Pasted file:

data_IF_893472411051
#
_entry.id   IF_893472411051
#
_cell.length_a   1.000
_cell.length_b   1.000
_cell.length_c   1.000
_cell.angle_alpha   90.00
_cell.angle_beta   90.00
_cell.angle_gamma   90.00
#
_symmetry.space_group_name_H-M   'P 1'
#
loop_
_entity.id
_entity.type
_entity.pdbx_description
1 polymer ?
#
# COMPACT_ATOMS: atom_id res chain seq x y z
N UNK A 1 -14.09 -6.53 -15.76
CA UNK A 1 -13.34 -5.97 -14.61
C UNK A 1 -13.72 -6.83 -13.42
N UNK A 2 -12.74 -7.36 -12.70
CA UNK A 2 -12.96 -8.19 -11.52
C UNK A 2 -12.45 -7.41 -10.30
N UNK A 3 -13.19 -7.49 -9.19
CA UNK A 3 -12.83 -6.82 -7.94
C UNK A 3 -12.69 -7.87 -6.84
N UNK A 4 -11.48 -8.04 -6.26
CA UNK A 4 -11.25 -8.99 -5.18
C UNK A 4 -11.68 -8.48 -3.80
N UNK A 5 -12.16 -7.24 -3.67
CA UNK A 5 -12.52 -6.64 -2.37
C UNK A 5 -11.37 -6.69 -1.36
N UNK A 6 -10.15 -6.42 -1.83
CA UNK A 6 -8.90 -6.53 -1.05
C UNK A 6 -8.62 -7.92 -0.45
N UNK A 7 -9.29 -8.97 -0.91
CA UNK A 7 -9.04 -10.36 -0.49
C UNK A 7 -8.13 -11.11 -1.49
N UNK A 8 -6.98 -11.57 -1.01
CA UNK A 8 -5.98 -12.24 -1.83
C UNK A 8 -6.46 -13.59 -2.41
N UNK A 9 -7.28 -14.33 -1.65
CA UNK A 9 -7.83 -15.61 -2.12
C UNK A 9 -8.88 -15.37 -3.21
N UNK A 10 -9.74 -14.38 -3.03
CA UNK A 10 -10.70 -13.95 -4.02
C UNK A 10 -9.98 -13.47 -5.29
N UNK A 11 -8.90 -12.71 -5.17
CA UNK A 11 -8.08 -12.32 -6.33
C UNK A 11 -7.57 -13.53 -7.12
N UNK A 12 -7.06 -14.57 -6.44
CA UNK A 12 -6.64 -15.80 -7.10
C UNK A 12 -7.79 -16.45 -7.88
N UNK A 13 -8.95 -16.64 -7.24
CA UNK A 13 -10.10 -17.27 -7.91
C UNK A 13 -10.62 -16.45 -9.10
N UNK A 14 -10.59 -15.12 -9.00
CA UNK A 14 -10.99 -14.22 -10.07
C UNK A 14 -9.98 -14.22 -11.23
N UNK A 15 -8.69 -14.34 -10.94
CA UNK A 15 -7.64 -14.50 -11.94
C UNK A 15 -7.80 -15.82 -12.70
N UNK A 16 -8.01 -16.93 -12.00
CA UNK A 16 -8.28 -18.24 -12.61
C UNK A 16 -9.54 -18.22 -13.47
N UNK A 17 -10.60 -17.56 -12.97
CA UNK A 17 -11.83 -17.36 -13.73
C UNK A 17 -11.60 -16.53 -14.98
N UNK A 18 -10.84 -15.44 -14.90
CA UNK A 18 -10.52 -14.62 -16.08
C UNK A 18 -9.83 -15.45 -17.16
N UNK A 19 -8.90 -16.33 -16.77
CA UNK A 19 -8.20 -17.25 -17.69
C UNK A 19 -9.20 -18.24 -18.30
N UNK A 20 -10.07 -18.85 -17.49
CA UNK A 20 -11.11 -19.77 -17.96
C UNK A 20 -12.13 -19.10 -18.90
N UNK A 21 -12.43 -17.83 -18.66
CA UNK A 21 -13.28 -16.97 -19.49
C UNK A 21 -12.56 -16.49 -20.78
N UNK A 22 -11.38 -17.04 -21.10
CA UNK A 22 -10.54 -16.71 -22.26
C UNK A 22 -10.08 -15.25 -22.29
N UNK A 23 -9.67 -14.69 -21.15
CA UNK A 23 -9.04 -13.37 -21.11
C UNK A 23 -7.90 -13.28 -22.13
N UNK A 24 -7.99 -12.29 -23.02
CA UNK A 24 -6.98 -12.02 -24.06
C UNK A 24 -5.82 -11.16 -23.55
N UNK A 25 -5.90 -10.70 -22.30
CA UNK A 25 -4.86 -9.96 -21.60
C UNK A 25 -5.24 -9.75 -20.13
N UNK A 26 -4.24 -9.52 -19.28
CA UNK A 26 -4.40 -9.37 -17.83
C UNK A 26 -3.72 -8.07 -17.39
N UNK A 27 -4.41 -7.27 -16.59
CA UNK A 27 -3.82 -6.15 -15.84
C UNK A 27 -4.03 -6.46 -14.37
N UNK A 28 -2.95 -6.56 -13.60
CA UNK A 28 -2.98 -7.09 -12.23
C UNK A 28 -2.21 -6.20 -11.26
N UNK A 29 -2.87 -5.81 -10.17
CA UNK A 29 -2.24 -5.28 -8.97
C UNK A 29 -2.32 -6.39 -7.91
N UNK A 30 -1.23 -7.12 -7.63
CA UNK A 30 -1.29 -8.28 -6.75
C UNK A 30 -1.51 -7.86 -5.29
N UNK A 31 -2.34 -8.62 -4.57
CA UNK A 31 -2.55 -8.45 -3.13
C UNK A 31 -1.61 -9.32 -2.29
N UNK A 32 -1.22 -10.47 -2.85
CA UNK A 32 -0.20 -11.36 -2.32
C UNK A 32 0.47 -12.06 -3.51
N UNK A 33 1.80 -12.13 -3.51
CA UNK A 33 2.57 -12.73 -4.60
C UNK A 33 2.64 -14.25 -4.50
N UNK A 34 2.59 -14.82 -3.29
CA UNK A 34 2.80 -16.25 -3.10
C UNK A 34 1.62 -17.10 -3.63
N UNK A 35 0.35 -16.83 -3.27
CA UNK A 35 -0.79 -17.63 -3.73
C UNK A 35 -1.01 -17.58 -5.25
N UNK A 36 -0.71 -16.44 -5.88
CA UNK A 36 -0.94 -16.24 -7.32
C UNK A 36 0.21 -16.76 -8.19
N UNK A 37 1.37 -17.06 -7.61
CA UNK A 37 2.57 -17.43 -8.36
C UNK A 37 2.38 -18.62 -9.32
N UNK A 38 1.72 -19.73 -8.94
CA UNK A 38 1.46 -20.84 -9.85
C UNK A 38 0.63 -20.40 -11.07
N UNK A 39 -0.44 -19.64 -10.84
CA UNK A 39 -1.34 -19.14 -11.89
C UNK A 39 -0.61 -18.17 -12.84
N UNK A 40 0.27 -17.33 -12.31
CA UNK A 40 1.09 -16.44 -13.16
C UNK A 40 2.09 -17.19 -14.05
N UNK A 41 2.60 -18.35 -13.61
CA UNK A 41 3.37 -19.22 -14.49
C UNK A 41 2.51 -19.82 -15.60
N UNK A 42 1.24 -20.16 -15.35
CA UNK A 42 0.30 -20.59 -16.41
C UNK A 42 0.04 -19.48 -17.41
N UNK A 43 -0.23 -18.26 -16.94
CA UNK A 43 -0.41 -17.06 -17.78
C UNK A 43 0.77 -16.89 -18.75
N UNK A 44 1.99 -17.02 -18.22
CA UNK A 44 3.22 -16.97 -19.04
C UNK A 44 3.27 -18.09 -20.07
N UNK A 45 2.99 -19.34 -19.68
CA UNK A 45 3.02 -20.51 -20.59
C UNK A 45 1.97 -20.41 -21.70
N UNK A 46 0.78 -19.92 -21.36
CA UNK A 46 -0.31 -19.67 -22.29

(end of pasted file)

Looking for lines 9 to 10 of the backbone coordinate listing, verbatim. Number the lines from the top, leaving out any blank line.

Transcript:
_cell.angle_beta   90.00
_cell.angle_gamma   90.00